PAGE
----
Now, let's take a look at three key questions to ask a listing agent during an open house.
1. Why is this home for sale?
Although a home listing provides plenty of information about a residence, it is unlikely to explain why a homeowner is selling his or her house. Thus, you should use an open house to find out exactly why a home is for sale.
In many instances, a listing agent will be honest and forthright about why a homeowner has decided to add his or her residence to the real estate market. Once you receive an answer to your query, you can better understand whether a house matches your expectations.
On the other hand, if a listing agent hesitates or shies away from your question, you should be skeptical. At this point, you should continue to dig for more information about a residence to learn about any potential flaws.
2. Are there any home problems that I need to know about?
An open house enables you to get an up-close look at a residence. Furthermore, the event allows you to find out about a residence's pros and cons from a listing agent.
Ask a listing agent about any home problems – you'll be glad you did. The listing agent should be able to provide you with plenty of insights into a home's condition, ensuring you can make an informed decision about whether to submit an offer.
A listing agent is likely to be honest with you about any problems with a house. By doing so, this agent will reduce the risk of a homebuyer later rescinding an offer after a home inspection.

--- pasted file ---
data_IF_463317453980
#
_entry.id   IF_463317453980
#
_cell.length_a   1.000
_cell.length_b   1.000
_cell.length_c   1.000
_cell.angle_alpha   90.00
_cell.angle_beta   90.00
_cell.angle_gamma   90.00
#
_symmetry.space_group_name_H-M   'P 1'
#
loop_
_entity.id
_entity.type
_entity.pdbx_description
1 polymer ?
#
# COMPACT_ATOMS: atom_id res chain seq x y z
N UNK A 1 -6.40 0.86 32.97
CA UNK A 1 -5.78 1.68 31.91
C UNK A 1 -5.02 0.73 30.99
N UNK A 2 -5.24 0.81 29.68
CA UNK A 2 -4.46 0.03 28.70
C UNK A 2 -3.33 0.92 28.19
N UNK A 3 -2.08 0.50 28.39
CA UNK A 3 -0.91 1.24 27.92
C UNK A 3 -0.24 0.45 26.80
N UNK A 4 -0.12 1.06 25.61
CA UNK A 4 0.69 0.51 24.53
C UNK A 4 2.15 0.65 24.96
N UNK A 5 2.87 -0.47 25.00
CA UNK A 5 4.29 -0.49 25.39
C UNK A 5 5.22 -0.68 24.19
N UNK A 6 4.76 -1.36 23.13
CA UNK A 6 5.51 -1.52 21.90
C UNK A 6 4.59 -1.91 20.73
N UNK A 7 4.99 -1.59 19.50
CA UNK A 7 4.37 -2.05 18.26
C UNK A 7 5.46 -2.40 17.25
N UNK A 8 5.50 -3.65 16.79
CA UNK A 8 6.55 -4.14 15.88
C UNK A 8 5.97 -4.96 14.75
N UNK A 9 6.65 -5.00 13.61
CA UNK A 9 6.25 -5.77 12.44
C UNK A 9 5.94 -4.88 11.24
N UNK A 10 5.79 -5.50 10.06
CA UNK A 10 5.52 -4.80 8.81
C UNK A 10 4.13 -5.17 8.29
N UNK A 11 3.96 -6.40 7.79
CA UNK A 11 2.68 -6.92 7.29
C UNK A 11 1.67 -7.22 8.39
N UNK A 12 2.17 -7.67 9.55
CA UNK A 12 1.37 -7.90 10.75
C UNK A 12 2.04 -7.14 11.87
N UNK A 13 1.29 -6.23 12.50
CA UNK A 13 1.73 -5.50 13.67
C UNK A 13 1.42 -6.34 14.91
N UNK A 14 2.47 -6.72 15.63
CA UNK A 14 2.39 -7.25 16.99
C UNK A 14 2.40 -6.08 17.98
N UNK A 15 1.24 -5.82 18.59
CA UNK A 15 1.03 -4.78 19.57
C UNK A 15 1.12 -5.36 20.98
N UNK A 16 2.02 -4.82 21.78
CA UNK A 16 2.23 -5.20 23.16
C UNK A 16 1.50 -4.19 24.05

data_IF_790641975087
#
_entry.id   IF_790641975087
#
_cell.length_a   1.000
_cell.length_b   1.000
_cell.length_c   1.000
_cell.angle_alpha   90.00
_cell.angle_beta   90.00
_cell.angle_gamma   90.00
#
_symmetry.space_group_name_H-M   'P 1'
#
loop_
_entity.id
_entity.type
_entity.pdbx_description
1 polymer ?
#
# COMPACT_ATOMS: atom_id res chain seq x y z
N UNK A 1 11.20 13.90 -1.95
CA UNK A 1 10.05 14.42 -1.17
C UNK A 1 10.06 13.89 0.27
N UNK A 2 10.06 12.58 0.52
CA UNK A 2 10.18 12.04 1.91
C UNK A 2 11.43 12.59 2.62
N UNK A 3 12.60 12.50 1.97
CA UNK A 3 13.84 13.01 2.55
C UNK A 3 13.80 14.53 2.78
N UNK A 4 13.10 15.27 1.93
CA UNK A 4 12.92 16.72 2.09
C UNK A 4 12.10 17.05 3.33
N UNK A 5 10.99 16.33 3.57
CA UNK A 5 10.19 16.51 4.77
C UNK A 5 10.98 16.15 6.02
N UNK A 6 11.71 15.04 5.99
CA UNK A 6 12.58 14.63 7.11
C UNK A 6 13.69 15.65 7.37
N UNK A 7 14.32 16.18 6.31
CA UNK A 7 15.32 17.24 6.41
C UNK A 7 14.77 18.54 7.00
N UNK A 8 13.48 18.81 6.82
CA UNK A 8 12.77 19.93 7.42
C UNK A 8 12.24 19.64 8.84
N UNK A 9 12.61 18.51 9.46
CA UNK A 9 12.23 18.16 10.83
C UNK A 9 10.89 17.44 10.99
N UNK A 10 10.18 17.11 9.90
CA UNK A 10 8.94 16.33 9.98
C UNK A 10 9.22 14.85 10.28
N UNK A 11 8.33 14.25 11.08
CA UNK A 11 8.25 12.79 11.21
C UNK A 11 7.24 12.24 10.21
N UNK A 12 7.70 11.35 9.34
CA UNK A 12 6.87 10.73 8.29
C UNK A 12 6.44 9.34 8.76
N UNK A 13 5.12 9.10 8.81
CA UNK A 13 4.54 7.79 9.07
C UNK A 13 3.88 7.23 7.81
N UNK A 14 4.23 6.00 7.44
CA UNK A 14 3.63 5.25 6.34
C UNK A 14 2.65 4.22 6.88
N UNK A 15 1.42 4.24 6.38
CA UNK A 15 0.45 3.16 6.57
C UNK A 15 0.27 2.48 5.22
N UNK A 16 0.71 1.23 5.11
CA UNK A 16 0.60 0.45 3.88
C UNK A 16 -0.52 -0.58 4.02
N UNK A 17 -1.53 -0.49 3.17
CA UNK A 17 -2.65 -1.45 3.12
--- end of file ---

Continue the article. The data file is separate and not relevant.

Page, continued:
3. Have there been any offers on the house?
It is important to find out if there is any competition for a house, especially if you discover your dream residence. Thus, during an open house, you should ask a listing agent if any offers have been submitted on a residence.
If a listing agent responds "Yes" to your query, you may want to act fast to submit a competitive offer on a house. Because if you wait too long to make an offer on your dream residence, you risk losing this house to a rival homebuyer.
Lastly, if you need help getting ready for an open house, you should collaborate with a real estate agent. This housing market professional can provide deep insights into a residence before you attend an open house. Therefore, a real estate agent will help you take the guesswork out of getting the most out of any open house, at any time.
Want to optimize the value of an open house? Ask the aforementioned questions, and you can get the information that you need to fully evaluate a residence.
When it comes to buying a house, it usually pays to be flexible. Because if you take a flexible approach to the real estate market, you'll be open to checking out dozens of residences and can improve your chances of finding a house that matches or exceeds your expectations.